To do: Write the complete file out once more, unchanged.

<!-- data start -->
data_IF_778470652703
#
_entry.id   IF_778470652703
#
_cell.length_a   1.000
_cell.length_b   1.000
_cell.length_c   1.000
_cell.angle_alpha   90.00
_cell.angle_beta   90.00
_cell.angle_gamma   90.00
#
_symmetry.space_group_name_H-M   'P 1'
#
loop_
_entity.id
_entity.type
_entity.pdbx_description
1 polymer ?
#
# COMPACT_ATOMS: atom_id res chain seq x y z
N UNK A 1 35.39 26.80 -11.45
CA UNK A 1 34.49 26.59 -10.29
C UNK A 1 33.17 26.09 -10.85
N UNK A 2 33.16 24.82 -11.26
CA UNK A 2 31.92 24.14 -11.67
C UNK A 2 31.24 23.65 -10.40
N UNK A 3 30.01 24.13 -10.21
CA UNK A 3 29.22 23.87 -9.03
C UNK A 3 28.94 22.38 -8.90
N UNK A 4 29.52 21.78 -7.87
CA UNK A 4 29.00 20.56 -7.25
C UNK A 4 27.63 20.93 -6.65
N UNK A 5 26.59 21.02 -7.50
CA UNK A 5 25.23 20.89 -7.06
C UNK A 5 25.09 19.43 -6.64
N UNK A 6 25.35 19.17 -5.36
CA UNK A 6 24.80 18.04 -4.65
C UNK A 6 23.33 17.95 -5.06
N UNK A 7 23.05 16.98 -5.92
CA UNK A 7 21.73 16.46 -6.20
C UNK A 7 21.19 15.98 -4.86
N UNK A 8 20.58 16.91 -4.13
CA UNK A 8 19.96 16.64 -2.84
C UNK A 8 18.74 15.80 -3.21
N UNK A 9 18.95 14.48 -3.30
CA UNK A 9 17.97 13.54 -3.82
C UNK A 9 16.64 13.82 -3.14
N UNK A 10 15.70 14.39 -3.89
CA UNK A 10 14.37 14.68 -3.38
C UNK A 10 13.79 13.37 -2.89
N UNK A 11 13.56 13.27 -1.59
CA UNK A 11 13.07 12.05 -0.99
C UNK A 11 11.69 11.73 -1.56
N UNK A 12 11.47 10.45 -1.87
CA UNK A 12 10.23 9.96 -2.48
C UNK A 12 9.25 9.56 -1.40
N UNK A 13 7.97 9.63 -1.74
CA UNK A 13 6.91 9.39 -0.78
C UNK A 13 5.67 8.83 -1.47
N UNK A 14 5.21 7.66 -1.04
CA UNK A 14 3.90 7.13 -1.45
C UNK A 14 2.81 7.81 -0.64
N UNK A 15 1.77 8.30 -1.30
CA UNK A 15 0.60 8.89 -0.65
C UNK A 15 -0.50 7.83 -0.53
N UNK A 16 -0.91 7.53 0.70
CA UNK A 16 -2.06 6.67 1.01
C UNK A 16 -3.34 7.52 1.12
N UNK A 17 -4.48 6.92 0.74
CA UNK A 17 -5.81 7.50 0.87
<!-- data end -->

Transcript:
data_IF_778470652703
#
_entry.id   IF_778470652703
#
_cell.length_a   1.000
_cell.length_b   1.000
_cell.length_c   1.000
_cell.angle_alpha   90.00
_cell.angle_beta   90.00
_cell.angle_gamma   90.00
#
_symmetry.space_group_name_H-M   'P 1'
#
loop_
_entity.id
_entity.type
_entity.pdbx_description
1 polymer ?
#
# COMPACT_ATOMS: atom_id res chain seq x y z
N UNK A 1 35.39 26.80 -11.45
CA UNK A 1 34.49 26.59 -10.29
C UNK A 1 33.17 26.09 -10.85
N UNK A 2 33.16 24.82 -11.26
CA UNK A 2 31.92 24.14 -11.67
C UNK A 2 31.24 23.65 -10.40
N UNK A 3 30.01 24.13 -10.21
CA UNK A 3 29.22 23.87 -9.03
C UNK A 3 28.94 22.38 -8.90
N UNK A 4 29.52 21.78 -7.87
CA UNK A 4 29.00 20.56 -7.25
C UNK A 4 27.63 20.93 -6.65
N UNK A 5 26.59 21.02 -7.50
CA UNK A 5 25.23 20.89 -7.06
C UNK A 5 25.09 19.43 -6.64
N UNK A 6 25.35 19.17 -5.36
CA UNK A 6 24.80 18.04 -4.65
C UNK A 6 23.33 17.95 -5.06
N UNK A 7 23.05 16.98 -5.92
CA UNK A 7 21.73 16.46 -6.20
C UNK A 7 21.19 15.98 -4.86
N UNK A 8 20.58 16.91 -4.13
CA UNK A 8 19.96 16.64 -2.84
C UNK A 8 18.74 15.80 -3.21
N UNK A 9 18.95 14.48 -3.30
CA UNK A 9 17.97 13.54 -3.82
C UNK A 9 16.64 13.82 -3.14
N UNK A 10 15.70 14.39 -3.89
CA UNK A 10 14.37 14.68 -3.38
C UNK A 10 13.79 13.37 -2.89
N UNK A 11 13.56 13.27 -1.59
CA UNK A 11 13.07 12.05 -0.99
C UNK A 11 11.69 11.73 -1.56
N UNK A 12 11.47 10.45 -1.87
CA UNK A 12 10.23 9.96 -2.48
C UNK A 12 9.25 9.56 -1.40
N UNK A 13 7.97 9.63 -1.74
CA UNK A 13 6.91 9.39 -0.78
C UNK A 13 5.67 8.83 -1.47
N UNK A 14 5.21 7.66 -1.04
CA UNK A 14 3.90 7.13 -1.45
C UNK A 14 2.81 7.81 -0.64
N UNK A 15 1.77 8.30 -1.30
CA UNK A 15 0.60 8.89 -0.65
C UNK A 15 -0.50 7.83 -0.53
N UNK A 16 -0.91 7.53 0.70
CA UNK A 16 -2.06 6.67 1.01
C UNK A 16 -3.34 7.52 1.12
N UNK A 17 -4.48 6.92 0.74
CA UNK A 17 -5.81 7.50 0.87